God’s Grace is Always Sufficient

God’s Grace is Always Sufficient

When thinking about depression I am reminded of William Cowper (1731-1800). This name might not be known by many. His loyal friend the ex-slave trader John Newton, though, will certainly be more familiar because he is the author of the popular hymn “Amazing Grace”.

Cowper was often plagued by doubts and melancholy. His depression was so serious that he spent time in an asylum, a place for people who suffered from mental illness. His friendship with John Newton proved to be an enormous blessing for him. John Newton was always at Cowper’s side whenever he needed him. Cowper said, “A sincerer or more affectionate friend no man ever had”.[i] To have true friends when you go through the valley of depression is a real blessing.

Both these friends made many hymns which were published in the hymnal “Olney Hymns,” named after the place where John Newton lived. Being occupied with this positive work of writing Christian hymns was of great benefit to Cowper in his battle with depression. It made him look away from himself to Christ. This proved to him time and again that God’s grace was always sufficient for him.

Understanding or Misunderstanding

Perhaps many of us have difficulty understanding depression, and for that reason we are sometimes not very good in supporting those who suffer from this condition. That is no reason to say things like: “Get over it” or “Pull yourself together.” That is not very helpful and can have the opposite effect. Don’t we all experience occasional moments of low mood and sadness? That’s normal and nothing to worry about. Some people, however, experience these feelings more intensely, for long periods: weeks, months or even years. Depression is a serious condition that affects one’s physical and mental health. Read the quote from Beyond Blue which shows how serious it really is.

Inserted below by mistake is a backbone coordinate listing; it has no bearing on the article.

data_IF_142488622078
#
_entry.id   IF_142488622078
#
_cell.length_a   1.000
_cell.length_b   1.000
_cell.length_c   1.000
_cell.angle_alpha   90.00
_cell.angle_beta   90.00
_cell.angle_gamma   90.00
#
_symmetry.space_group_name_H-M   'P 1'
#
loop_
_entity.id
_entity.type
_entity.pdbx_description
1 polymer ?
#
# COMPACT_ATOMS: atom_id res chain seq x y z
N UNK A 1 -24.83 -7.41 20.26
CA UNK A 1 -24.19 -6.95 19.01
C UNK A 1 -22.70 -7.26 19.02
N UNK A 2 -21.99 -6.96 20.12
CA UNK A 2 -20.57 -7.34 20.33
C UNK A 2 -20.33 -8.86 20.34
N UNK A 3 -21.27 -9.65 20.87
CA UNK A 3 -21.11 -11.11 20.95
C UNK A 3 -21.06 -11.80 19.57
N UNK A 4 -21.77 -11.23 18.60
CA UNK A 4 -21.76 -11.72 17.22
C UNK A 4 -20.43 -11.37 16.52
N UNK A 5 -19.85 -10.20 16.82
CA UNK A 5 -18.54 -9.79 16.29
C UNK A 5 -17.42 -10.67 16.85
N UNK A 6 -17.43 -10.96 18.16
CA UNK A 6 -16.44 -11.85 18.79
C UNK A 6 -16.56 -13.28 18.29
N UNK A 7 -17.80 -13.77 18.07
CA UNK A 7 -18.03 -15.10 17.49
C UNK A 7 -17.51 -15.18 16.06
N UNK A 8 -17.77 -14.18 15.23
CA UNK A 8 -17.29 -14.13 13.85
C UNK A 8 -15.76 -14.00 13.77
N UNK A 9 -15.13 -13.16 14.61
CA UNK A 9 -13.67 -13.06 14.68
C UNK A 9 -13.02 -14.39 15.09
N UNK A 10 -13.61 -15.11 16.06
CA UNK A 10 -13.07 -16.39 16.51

“Men are known for bottling things up. But when you’re feeling down, taking action to call in extra support is the responsible thing to do. Trying to go it alone when you’re feeling down increases the risk of depression or anxiety going unrecognised and untreated. Depression is a high-risk factor for suicide, and plays a contributing role to the big difference in suicide rates for men and women. On average, one in eight men will experience depression and one in five men will experience anxiety at some stage of their lives. Blokes make up an average seven out of every nine suicides every single day in Australia. The number of men who die by suicide in Australia every year is nearly double the national road toll.”[ii]

It is when these symptoms become severe and when they affect a person’s ability to function in daily life that help is needed. They need to turn to their pastor or elder or a brother or sister in Christ to be encouraged in the truth of God’s Word and receive care for their soul. They need the support network of family and friends to encourage them in everyday activities. 

There are times when the problem becomes so serious and severe that professional help is also required. When that happens, it is nothing to be ashamed of. In fact, people who suffer from depression or anxiety need much courage to admit they experience these problems and to seek help. It would not be right to ever underestimate the seriousness of depression or anxiety. Where can a Christian go for understanding and help?

Biblical Support

Where can a person with anxiety and depression turn when everything seems bleak and hopeless? Wherever they look, they see the world through tinted glasses, dark, sad and hopeless. When their whole world falls apart and nothing seems to go their way, it can be so easy for their faith to falter. Where shall they go when the darkness of spiritual depression descends into their lives?